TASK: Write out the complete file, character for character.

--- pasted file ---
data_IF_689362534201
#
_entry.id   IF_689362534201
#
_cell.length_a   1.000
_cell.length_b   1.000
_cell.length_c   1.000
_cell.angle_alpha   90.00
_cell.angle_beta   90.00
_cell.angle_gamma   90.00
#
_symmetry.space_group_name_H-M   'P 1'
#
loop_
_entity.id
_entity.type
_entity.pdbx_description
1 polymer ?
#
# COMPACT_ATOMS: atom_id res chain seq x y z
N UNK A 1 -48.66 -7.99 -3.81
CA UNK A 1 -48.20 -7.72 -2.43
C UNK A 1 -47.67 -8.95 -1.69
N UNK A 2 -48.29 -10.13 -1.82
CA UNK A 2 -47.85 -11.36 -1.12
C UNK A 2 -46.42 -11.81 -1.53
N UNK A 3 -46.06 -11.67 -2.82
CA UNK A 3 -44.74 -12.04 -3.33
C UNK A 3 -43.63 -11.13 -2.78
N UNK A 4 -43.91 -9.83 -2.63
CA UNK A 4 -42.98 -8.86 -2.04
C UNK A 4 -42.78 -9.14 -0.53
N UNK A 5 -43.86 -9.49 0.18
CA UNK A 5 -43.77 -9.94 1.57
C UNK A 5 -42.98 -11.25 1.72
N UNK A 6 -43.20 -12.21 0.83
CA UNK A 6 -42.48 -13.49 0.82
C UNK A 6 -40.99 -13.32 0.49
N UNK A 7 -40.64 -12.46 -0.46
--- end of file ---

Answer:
data_IF_689362534201
#
_entry.id   IF_689362534201
#
_cell.length_a   1.000
_cell.length_b   1.000
_cell.length_c   1.000
_cell.angle_alpha   90.00
_cell.angle_beta   90.00
_cell.angle_gamma   90.00
#
_symmetry.space_group_name_H-M   'P 1'
#
loop_
_entity.id
_entity.type
_entity.pdbx_description
1 polymer ?
#
# COMPACT_ATOMS: atom_id res chain seq x y z
N UNK A 1 -48.66 -7.99 -3.81
CA UNK A 1 -48.20 -7.72 -2.43
C UNK A 1 -47.67 -8.95 -1.69
N UNK A 2 -48.29 -10.13 -1.82
CA UNK A 2 -47.85 -11.36 -1.12
C UNK A 2 -46.42 -11.81 -1.53
N UNK A 3 -46.06 -11.67 -2.82
CA UNK A 3 -44.74 -12.04 -3.33
C UNK A 3 -43.63 -11.13 -2.78
N UNK A 4 -43.91 -9.83 -2.63
CA UNK A 4 -42.98 -8.86 -2.04
C UNK A 4 -42.78 -9.14 -0.53
N UNK A 5 -43.86 -9.49 0.18
CA UNK A 5 -43.77 -9.94 1.57
C UNK A 5 -42.98 -11.25 1.72
N UNK A 6 -43.20 -12.21 0.83
CA UNK A 6 -42.48 -13.49 0.82
C UNK A 6 -40.99 -13.32 0.49
N UNK A 7 -40.64 -12.46 -0.46